Home » Lamu’s Terror-Stricken IDPs Decry Government Neglect, Call for Attention

Lamu’s Terror-Stricken IDPs Decry Government Neglect, Call for Attention

by Samantha
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In the picturesque landscapes of Lamu County, a silent tragedy unfolds as Internally Displaced Persons (IDPs) find themselves in a state of neglect, struggling to reclaim their lives amidst the shadows of terror.

For over three months, these families have sought refuge within the walls of Juhudi Primary School, fleeing the relentless storm of terror attacks orchestrated by al Shabaab militants.

The plight of approximately 200 families hailing from Juhudi, Salama, Widho, Mashogoni, Marafa, Ukumbi, Nyatha, Mavuno, Poromoko, Kausara, and nearby areas have all been attributed to terror attacks by the al Shabaab militants in the region.

Between June and August this year, Lamu witnessed a series of terrorist attacks that have left a total of eight people, including the wife of Hindi ward MCA James Njaaga, having been killed by suspected al Shabaab militants.

According to a report by the Star, the families at the camp complained that despite numerous calls for the national government to establish security camps in their villages to enable them to vacate the camp, nothing has so far materialised.

“We are now stranded at the camp. We don’t know where our fate lies. Until when are we going to live in this camp at a time of harvesting like this? Our crops continue to be destroyed by wildlife in our villages but we can’t go back,” said Peter Muthengi, one of the families at the camp.

“We fear the enemy is still around. Let the government establish security camps to enable us to get confidence to return to our rural homes and live.”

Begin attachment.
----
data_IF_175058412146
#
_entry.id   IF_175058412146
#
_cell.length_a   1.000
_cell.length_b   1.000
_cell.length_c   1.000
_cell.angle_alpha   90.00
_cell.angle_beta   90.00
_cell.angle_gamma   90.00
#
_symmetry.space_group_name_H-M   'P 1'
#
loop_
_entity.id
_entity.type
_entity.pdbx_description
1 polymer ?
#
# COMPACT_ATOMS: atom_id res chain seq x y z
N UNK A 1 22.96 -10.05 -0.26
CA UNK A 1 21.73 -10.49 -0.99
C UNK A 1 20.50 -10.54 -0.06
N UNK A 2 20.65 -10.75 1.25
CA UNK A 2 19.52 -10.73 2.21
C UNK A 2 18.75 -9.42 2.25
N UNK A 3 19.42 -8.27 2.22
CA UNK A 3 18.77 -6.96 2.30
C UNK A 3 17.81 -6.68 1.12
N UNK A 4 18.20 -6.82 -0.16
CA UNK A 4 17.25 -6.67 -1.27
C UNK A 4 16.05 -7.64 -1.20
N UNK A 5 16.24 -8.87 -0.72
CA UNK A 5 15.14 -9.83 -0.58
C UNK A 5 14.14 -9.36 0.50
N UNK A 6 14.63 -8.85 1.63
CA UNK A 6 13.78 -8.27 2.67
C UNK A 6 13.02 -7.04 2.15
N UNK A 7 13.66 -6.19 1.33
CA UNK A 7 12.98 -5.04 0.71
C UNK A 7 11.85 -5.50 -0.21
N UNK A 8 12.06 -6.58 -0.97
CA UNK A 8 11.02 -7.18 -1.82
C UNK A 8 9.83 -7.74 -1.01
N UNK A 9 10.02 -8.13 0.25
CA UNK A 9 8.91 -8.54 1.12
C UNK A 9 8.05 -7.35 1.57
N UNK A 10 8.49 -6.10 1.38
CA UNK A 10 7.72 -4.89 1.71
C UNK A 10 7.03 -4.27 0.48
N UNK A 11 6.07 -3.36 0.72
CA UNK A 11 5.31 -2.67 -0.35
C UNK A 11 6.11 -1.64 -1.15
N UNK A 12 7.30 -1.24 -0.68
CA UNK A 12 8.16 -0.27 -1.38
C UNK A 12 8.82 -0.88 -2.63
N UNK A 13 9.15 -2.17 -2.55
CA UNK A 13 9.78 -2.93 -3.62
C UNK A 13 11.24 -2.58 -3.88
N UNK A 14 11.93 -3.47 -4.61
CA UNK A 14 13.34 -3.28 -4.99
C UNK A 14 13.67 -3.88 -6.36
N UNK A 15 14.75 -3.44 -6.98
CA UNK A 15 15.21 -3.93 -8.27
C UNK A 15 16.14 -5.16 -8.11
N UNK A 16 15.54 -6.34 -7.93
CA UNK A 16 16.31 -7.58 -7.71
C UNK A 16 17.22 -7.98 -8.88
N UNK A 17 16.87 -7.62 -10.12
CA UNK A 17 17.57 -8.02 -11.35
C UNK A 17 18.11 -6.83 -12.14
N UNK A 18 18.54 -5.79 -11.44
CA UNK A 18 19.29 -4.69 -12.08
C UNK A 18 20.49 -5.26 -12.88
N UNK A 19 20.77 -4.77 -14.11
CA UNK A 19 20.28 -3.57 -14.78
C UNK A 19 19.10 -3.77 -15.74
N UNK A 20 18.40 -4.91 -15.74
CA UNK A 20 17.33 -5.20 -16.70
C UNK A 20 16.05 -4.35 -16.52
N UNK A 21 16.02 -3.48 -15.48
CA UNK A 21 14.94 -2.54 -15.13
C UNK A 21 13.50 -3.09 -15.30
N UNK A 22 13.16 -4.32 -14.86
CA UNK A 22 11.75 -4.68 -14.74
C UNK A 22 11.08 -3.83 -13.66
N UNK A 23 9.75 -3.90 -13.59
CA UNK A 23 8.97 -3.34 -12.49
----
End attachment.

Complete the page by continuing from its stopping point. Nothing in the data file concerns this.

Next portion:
Mary Wanjiru, a resident of Juhudi, narrates a tale of restless nights at the camp and a tiring routine of returning home during the day.

“They promised to establish a police camp between Juhudi and Salama which is a common route used by terrorists to attack our villages. We only saw an excavator that came to clear the bushes within the Juhudi-Salama area and left,” Wanjiru said.

“Since then, we haven’t seen any further steps taken, including deploying security officers in the area. We can’t go back to those insecure villages. We shall camp here until the time the state will implement the proposal to establish security camps at the grassroots.”

Yet, amidst this struggle, another looming crisis emerges – the deplorable state of sanitation facilities and hygiene.

“We don’t have mosquito nets here. The school’s toilets here are made of mud and are in a bad state. They’re few and some of us are forced to relieve ourselves in the bushes around. We fear a disease outbreak here and we need urgent assistance,” Simon Kariuki said.

In response, Lamu West Deputy County Commissioner, Gabriel Kioni, echoes the government’s stance on security measures insisting on the need for the IDP families at Juhudi Primary to dissolve the camp and go back to their homes.

“Processes are on to establish a Rapid Deployment Unit (RDU) camp within the Juhudi-Salama area. In the meantime, the government has intensified security patrols in the affected villages,” Kioni said.

“I can assure the citizens that their security is guaranteed. So, let them vacate the camp and go back to their homes. It’s harvesting period and they need to go and check their shambas.”

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